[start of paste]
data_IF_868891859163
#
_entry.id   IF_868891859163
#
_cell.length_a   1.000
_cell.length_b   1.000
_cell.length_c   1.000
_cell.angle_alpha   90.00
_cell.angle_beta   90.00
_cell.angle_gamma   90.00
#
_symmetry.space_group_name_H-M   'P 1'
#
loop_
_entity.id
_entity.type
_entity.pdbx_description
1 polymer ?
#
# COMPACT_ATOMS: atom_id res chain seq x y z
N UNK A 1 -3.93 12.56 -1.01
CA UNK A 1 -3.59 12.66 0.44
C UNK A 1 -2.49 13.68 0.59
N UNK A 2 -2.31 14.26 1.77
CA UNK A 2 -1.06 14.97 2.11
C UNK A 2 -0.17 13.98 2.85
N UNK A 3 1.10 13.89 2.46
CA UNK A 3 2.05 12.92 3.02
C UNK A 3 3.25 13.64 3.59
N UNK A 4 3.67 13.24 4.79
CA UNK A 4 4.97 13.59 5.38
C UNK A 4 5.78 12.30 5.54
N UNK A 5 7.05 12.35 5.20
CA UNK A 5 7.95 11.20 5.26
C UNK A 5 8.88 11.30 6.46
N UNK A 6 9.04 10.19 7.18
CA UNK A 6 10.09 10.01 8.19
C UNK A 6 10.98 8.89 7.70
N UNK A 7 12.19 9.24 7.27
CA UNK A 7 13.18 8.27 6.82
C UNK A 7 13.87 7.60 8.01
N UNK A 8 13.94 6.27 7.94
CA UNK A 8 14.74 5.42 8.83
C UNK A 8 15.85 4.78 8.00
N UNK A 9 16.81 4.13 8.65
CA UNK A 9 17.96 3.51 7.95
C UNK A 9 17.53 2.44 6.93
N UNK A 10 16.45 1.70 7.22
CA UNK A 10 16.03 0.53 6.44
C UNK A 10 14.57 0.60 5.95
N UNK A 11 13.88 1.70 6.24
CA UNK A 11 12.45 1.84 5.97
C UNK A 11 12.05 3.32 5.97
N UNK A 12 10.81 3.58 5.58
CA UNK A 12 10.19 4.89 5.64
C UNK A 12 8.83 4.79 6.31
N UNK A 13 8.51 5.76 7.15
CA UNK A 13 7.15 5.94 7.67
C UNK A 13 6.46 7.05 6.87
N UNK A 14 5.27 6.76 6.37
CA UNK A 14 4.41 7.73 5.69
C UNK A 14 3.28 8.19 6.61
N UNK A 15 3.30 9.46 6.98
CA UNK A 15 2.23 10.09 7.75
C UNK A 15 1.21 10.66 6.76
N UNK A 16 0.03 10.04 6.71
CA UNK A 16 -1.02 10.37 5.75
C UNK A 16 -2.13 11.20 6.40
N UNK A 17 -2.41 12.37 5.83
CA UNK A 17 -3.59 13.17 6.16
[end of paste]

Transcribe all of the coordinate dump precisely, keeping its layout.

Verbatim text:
data_IF_868891859163
#
_entry.id   IF_868891859163
#
_cell.length_a   1.000
_cell.length_b   1.000
_cell.length_c   1.000
_cell.angle_alpha   90.00
_cell.angle_beta   90.00
_cell.angle_gamma   90.00
#
_symmetry.space_group_name_H-M   'P 1'
#
loop_
_entity.id
_entity.type
_entity.pdbx_description
1 polymer ?
#
# COMPACT_ATOMS: atom_id res chain seq x y z
N UNK A 1 -3.93 12.56 -1.01
CA UNK A 1 -3.59 12.66 0.44
C UNK A 1 -2.49 13.68 0.59
N UNK A 2 -2.31 14.26 1.77
CA UNK A 2 -1.06 14.97 2.11
C UNK A 2 -0.17 13.98 2.85
N UNK A 3 1.10 13.89 2.46
CA UNK A 3 2.05 12.92 3.02
C UNK A 3 3.25 13.64 3.59
N UNK A 4 3.67 13.24 4.79
CA UNK A 4 4.97 13.59 5.38
C UNK A 4 5.78 12.30 5.54
N UNK A 5 7.05 12.35 5.20
CA UNK A 5 7.95 11.20 5.26
C UNK A 5 8.88 11.30 6.46
N UNK A 6 9.04 10.19 7.18
CA UNK A 6 10.09 10.01 8.19
C UNK A 6 10.98 8.89 7.70
N UNK A 7 12.19 9.24 7.27
CA UNK A 7 13.18 8.27 6.82
C UNK A 7 13.87 7.60 8.01
N UNK A 8 13.94 6.27 7.94
CA UNK A 8 14.74 5.42 8.83
C UNK A 8 15.85 4.78 8.00
N UNK A 9 16.81 4.13 8.65
CA UNK A 9 17.96 3.51 7.95
C UNK A 9 17.53 2.44 6.93
N UNK A 10 16.45 1.70 7.22
CA UNK A 10 16.03 0.53 6.44
C UNK A 10 14.57 0.60 5.95
N UNK A 11 13.88 1.70 6.24
CA UNK A 11 12.45 1.84 5.97
C UNK A 11 12.05 3.32 5.97
N UNK A 12 10.81 3.58 5.58
CA UNK A 12 10.19 4.89 5.64
C UNK A 12 8.83 4.79 6.31
N UNK A 13 8.51 5.76 7.15
CA UNK A 13 7.15 5.94 7.67
C UNK A 13 6.46 7.05 6.87
N UNK A 14 5.27 6.76 6.37
CA UNK A 14 4.41 7.73 5.69
C UNK A 14 3.28 8.19 6.61
N UNK A 15 3.30 9.46 6.98
CA UNK A 15 2.23 10.09 7.75
C UNK A 15 1.21 10.66 6.76
N UNK A 16 0.03 10.04 6.71
CA UNK A 16 -1.02 10.37 5.75
C UNK A 16 -2.13 11.20 6.40
N UNK A 17 -2.41 12.37 5.83
CA UNK A 17 -3.59 13.17 6.16